In His great love and grace,

      1. What I find difficult to believe is that you would characterize Calvinism as an evangelical soteriological system. At best, Calvinism is a proselytizing system that denies man has the ability to have any effect on others coming to faith in Christ. You teach that men are saved by being fortunate enough to have been chosen by God to be saved and if you are not fortunate enough to be chosen, there is nothing you can do about it. Calvinism spends much ink, time and paper convincing others of its beliefs.
        Many Calvinists go through life without the assurance of salvation, wondering whether they are really one of the “elect” Even the so called Calvinist theologians admit that some are deceived. Where is the Good News for them?
        As for understanding Calvinism, it is not monolithic in its beliefs, so which Calvinism or reformed.theology do I slightly misunderstand? Is it the one that believes God is glorified in sending the non-elect to hell or perhaps the one who claims all things (including sinful acts of man) are caused by God. Perhaps its the confused Calvinist who cannot reconcile the contradictions his beliefs with scripture and resorts to redefining word such as all and world or when that doesn’t work redefining God as having two minds.
        I was once a Calvinist, having been led astray by the errors of Edwards, Pink, Boice, and Murray. I praise God that after comparing the false teaching of these men and others with what the Bible says, the Holy Spirit showed me the truth. I put away the writings of men and immersed myself in Gods writings.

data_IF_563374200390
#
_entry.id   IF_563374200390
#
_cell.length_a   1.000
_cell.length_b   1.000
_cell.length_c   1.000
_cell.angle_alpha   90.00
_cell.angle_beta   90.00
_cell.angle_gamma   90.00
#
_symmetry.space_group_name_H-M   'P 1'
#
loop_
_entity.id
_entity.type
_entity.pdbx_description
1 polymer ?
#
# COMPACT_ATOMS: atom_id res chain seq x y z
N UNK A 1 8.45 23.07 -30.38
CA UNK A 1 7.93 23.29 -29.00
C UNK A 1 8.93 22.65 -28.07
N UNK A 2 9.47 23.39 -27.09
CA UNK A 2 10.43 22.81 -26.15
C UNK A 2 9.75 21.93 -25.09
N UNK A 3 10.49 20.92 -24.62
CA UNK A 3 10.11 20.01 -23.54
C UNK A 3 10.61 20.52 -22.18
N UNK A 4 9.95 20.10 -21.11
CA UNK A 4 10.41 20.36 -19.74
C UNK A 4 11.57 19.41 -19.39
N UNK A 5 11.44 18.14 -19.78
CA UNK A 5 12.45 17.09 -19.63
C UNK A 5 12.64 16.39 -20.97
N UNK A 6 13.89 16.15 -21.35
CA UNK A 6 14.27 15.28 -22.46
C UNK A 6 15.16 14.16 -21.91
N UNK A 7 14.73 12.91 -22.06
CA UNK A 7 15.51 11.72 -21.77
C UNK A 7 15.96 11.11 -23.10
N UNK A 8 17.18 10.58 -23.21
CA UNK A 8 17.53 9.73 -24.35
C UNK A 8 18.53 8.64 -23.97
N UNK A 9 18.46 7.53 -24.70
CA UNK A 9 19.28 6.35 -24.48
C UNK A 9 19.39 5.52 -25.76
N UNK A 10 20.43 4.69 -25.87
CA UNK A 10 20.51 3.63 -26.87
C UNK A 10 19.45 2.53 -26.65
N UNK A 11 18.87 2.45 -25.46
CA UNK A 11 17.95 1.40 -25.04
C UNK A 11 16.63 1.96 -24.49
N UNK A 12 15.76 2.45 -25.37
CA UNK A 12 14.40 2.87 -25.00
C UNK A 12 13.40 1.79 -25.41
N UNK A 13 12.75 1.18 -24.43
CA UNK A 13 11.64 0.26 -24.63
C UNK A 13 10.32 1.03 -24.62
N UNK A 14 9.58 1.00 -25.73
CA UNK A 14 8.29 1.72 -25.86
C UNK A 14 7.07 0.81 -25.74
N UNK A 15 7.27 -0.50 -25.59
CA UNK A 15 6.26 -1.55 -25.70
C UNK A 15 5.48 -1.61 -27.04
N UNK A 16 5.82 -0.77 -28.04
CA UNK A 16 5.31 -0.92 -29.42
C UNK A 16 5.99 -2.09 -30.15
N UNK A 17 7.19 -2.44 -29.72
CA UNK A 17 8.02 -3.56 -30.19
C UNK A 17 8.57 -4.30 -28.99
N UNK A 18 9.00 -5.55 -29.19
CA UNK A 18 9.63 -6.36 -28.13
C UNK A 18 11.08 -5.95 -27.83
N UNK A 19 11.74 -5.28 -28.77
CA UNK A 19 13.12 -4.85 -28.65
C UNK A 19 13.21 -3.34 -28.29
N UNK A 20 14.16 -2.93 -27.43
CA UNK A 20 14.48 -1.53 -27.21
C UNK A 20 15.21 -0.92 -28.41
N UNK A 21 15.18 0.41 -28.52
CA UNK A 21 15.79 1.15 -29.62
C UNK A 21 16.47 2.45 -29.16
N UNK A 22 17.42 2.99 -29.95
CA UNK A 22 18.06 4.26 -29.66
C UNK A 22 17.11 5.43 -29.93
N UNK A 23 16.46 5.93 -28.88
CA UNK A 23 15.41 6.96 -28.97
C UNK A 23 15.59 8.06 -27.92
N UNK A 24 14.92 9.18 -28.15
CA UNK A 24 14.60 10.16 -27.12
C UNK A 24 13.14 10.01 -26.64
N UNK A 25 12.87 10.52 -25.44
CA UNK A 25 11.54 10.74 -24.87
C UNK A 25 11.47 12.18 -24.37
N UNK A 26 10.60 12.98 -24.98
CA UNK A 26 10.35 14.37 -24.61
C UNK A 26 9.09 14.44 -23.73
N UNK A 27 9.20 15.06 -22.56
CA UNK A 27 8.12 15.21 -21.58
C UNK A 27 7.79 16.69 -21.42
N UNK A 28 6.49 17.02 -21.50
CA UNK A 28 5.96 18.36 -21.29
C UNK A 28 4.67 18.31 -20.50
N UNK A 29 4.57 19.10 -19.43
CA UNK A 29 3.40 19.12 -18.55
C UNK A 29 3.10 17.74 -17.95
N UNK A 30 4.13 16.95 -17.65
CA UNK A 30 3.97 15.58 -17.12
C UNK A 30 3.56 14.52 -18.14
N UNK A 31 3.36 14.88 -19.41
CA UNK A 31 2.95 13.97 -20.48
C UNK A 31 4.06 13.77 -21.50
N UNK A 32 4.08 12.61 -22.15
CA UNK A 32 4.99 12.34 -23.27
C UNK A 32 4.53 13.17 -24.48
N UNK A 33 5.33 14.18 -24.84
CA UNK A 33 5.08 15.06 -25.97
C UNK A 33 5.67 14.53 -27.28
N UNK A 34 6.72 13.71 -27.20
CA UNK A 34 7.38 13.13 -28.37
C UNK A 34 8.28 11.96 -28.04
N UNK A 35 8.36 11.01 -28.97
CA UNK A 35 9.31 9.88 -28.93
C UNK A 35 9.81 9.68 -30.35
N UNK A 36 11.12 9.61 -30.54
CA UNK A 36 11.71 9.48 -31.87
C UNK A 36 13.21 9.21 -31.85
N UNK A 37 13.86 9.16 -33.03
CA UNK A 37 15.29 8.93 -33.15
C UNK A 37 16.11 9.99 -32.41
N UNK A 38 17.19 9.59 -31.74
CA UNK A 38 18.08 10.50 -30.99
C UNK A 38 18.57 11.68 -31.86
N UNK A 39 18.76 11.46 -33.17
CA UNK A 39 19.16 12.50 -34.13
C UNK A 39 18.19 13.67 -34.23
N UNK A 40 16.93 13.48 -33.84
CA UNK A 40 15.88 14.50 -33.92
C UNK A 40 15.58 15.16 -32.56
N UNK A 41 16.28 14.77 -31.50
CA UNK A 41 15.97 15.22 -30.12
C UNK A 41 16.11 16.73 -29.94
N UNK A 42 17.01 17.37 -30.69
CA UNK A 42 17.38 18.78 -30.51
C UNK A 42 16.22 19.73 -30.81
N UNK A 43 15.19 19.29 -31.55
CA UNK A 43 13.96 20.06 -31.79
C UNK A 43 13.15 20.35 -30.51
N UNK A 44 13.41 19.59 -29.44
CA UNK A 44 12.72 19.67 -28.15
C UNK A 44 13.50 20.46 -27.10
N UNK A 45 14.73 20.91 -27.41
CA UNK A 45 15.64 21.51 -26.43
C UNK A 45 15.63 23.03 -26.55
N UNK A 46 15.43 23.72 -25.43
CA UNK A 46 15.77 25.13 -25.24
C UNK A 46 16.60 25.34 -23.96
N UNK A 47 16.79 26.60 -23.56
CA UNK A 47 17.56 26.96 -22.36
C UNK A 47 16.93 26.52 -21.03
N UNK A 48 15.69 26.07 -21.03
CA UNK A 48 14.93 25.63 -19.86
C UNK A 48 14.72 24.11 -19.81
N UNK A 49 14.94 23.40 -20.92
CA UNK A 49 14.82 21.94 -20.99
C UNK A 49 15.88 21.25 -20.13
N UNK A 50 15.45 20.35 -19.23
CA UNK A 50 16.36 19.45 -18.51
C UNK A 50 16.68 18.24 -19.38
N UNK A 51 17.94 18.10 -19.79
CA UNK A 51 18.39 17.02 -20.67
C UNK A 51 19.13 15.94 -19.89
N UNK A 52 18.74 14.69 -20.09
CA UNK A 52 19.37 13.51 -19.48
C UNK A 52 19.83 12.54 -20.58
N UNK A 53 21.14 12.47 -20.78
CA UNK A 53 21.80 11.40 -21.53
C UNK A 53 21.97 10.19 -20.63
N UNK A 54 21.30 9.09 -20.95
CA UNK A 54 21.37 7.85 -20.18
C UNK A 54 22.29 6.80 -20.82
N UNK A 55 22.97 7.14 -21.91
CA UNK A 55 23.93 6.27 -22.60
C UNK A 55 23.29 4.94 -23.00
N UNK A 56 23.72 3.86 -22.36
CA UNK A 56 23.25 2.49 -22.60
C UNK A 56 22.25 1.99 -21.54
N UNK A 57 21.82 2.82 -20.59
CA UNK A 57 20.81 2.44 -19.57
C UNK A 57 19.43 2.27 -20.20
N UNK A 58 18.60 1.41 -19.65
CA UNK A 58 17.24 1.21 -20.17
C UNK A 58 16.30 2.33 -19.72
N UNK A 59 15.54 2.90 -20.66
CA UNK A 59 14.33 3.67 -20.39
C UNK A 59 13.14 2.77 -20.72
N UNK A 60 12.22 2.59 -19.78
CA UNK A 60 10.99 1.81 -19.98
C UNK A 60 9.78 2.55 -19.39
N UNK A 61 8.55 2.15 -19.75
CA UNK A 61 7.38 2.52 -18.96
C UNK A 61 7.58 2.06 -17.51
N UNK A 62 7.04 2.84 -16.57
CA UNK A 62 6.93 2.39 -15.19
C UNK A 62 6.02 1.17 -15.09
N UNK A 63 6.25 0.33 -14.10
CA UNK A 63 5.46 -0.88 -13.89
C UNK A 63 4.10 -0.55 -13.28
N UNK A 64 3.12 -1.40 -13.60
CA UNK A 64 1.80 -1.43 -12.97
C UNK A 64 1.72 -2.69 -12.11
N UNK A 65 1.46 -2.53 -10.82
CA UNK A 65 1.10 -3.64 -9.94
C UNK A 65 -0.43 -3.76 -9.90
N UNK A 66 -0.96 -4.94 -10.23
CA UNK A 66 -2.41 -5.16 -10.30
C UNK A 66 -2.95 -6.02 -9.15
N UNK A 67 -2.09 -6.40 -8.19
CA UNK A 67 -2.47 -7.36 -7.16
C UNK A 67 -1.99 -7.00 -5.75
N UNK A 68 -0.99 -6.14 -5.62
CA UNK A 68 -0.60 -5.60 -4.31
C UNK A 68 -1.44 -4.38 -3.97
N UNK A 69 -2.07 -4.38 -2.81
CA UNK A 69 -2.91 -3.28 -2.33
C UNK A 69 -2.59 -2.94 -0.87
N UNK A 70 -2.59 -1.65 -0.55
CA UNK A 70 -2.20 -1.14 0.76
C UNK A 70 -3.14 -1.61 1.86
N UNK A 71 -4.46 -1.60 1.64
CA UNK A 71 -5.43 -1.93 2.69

I pray that you will do the same.

    2. Wrong, Jack. Scripture makes it clear that the carnal-minded, unsaved man is an ENEMY of God, a spiritual corpse, dead in his sins and trespasses. Such a God-hater has NO desire, on his own, apart from God’s grace, to “come to faith in Christ” — “”faith” being a gift from God and not something the unbeliever gives himself.

      John Lofton

      1. John – this is a typical Calvinist argument lacking any support for total depravity. Perhaps you can post a verse that says Man is an ENEMY of God and is unable to believe without first being regenerated. As for faith being a gift – Nope! Salvation is a gift. Notice this: Ephesians 2:4-9 (HCSB) But God, who is rich in mercy, because of His great love that He had for us, made us alive with the Messiah even though we were dead in trespasses. You are saved by grace! Together with Christ Jesus He also raised us up and seated us in the heavens, so that in the coming ages He might display the immeasurable riches of His grace through ⌊His⌋ kindness to us in Christ Jesus. For you are saved by grace through faith, and this is not from yourselves; it is God’s gift— not from works, so that no one can boast. – Dan Wallace, a notable Greek scholar and a CALVINIST says in his book
        Greek Grammar Beyond the Basics that grammatically this passage cannot be interpreted to say that faith is a gift.
        Even more important Ephesians says those who are dead in sin are made alive with the Messiah through faith because of His great love for us. Those who are dead in Christ can respond to Him in faith (ie Come to faith in Christ). Also of note: there is no mention of regeneration.